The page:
Vijayalakshmi K also believes that while virtual classrooms might have been a huge shift, children have been smart enough to utilise their energies into doing something creative while staying indoors.
"The huge spaces came down to small rooms at home. With little or no space where students had to learn to express themselves through social media in order to satisfy their attention needs," the expert said.
"Though play and interaction came down to zero, the students were able to spend their energies mentally through the virtual world."
Sandhya Gatti, Head of Pedagogy and Teacher Training, Chaman Bhartiya School agrees with Vijayalakshmi K. She also believes that while it may seem like children are turning into introverts, this change is temporary. "When children resume play, their natural personalities will come to the fore and they will be themselves again," Gatti said.
Shianvi Dogra also agreed to it as she has observed her personality changing back to her old-self since she has started going back to school. "The inhibitions I had developed during the pandemic, with regard to interacting with other people or approaching others, have reduced after I have recently started attending physical classes. I also feel more positive and energised and physically active as I cycle to school every day."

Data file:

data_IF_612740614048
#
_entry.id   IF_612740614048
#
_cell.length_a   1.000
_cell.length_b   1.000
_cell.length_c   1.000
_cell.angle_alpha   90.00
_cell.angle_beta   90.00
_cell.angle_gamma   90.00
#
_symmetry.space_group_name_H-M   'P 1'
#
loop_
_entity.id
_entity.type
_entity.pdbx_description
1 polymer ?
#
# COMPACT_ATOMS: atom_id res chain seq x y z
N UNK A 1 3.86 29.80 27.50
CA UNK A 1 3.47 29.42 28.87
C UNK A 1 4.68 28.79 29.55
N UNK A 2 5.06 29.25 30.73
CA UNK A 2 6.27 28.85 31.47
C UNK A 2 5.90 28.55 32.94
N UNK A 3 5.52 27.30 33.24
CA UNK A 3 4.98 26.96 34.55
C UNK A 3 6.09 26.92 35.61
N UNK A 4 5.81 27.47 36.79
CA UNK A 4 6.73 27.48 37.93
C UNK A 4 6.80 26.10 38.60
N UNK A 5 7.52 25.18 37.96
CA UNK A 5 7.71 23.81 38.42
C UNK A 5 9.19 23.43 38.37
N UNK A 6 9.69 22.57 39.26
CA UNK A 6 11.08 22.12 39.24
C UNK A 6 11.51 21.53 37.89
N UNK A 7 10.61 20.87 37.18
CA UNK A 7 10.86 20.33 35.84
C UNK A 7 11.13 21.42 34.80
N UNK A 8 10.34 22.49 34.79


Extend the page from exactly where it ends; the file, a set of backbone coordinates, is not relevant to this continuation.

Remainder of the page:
However, she also urges parents and teachers to make sure children have the right support to manage this shift in their life. "Setting the right environment and expectations during this transition is crucial. For children who are still at home, it is important, that parents spend time with their children and give them opportunities to meet people and friends, with due precautions in place," she said.
A survey conducted by the Gopal Narayan Singh University on more than 1,800 students from tier-1, 2 and 3 cities has revealed that while students do not report such a huge shift in their friend’s personalities, all of them do complain about similar problems — laziness, not motivated to write and not being able to stay without a gadget.